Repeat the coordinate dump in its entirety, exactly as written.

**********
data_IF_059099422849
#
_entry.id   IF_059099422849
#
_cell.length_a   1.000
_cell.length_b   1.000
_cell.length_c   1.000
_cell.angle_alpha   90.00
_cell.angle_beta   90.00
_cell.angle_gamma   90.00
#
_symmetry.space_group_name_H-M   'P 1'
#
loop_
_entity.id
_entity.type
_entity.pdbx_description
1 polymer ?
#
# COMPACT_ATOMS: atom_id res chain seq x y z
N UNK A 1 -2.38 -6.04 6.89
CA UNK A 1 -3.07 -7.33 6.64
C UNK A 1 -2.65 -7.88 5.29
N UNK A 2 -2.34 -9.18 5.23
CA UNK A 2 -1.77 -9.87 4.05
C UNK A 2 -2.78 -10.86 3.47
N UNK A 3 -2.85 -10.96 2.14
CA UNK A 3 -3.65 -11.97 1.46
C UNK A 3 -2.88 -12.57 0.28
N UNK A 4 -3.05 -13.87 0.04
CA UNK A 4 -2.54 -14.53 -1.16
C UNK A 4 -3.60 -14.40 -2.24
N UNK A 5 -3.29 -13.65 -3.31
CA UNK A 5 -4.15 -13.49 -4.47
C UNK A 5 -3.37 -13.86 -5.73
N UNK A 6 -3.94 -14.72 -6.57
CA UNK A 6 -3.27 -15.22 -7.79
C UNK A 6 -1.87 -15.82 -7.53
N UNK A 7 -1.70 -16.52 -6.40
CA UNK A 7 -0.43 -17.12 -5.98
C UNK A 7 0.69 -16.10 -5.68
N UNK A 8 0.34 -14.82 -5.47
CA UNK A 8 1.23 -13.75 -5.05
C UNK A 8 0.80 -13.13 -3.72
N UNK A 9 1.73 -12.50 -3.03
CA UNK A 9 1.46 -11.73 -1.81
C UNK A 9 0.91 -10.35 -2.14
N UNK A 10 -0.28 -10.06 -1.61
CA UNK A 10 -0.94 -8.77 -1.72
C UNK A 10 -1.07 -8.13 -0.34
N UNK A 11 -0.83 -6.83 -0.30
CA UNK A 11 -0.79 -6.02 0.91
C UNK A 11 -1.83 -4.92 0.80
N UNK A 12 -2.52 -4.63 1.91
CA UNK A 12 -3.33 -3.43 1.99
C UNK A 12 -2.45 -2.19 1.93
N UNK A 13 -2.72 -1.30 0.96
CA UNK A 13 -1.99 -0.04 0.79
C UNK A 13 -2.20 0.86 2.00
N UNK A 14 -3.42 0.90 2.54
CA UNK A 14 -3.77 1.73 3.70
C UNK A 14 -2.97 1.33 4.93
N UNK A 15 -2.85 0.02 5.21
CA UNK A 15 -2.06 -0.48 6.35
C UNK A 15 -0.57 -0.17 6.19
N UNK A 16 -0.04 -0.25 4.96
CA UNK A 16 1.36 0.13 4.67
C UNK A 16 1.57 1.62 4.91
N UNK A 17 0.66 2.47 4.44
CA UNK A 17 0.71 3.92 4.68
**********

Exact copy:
data_IF_059099422849
#
_entry.id   IF_059099422849
#
_cell.length_a   1.000
_cell.length_b   1.000
_cell.length_c   1.000
_cell.angle_alpha   90.00
_cell.angle_beta   90.00
_cell.angle_gamma   90.00
#
_symmetry.space_group_name_H-M   'P 1'
#
loop_
_entity.id
_entity.type
_entity.pdbx_description
1 polymer ?
#
# COMPACT_ATOMS: atom_id res chain seq x y z
N UNK A 1 -2.38 -6.04 6.89
CA UNK A 1 -3.07 -7.33 6.64
C UNK A 1 -2.65 -7.88 5.29
N UNK A 2 -2.34 -9.18 5.23
CA UNK A 2 -1.77 -9.87 4.05
C UNK A 2 -2.78 -10.86 3.47
N UNK A 3 -2.85 -10.96 2.14
CA UNK A 3 -3.65 -11.97 1.46
C UNK A 3 -2.88 -12.57 0.28
N UNK A 4 -3.05 -13.87 0.04
CA UNK A 4 -2.54 -14.53 -1.16
C UNK A 4 -3.60 -14.40 -2.24
N UNK A 5 -3.29 -13.65 -3.31
CA UNK A 5 -4.15 -13.49 -4.47
C UNK A 5 -3.37 -13.86 -5.73
N UNK A 6 -3.94 -14.72 -6.57
CA UNK A 6 -3.27 -15.22 -7.79
C UNK A 6 -1.87 -15.82 -7.53
N UNK A 7 -1.70 -16.52 -6.40
CA UNK A 7 -0.43 -17.12 -5.98
C UNK A 7 0.69 -16.10 -5.68
N UNK A 8 0.34 -14.82 -5.47
CA UNK A 8 1.23 -13.75 -5.05
C UNK A 8 0.80 -13.13 -3.72
N UNK A 9 1.73 -12.50 -3.03
CA UNK A 9 1.46 -11.73 -1.81
C UNK A 9 0.91 -10.35 -2.14
N UNK A 10 -0.28 -10.06 -1.61
CA UNK A 10 -0.94 -8.77 -1.72
C UNK A 10 -1.07 -8.13 -0.34
N UNK A 11 -0.83 -6.83 -0.30
CA UNK A 11 -0.79 -6.02 0.91
C UNK A 11 -1.83 -4.92 0.80
N UNK A 12 -2.52 -4.63 1.91
CA UNK A 12 -3.33 -3.43 1.99
C UNK A 12 -2.45 -2.19 1.93
N UNK A 13 -2.72 -1.30 0.96
CA UNK A 13 -1.99 -0.04 0.79
C UNK A 13 -2.20 0.86 2.00
N UNK A 14 -3.42 0.90 2.54
CA UNK A 14 -3.77 1.73 3.70
C UNK A 14 -2.97 1.33 4.93
N UNK A 15 -2.85 0.02 5.21
CA UNK A 15 -2.06 -0.48 6.35
C UNK A 15 -0.57 -0.17 6.19
N UNK A 16 -0.04 -0.25 4.96
CA UNK A 16 1.36 0.13 4.67
C UNK A 16 1.57 1.62 4.91
N UNK A 17 0.66 2.47 4.44
CA UNK A 17 0.71 3.92 4.68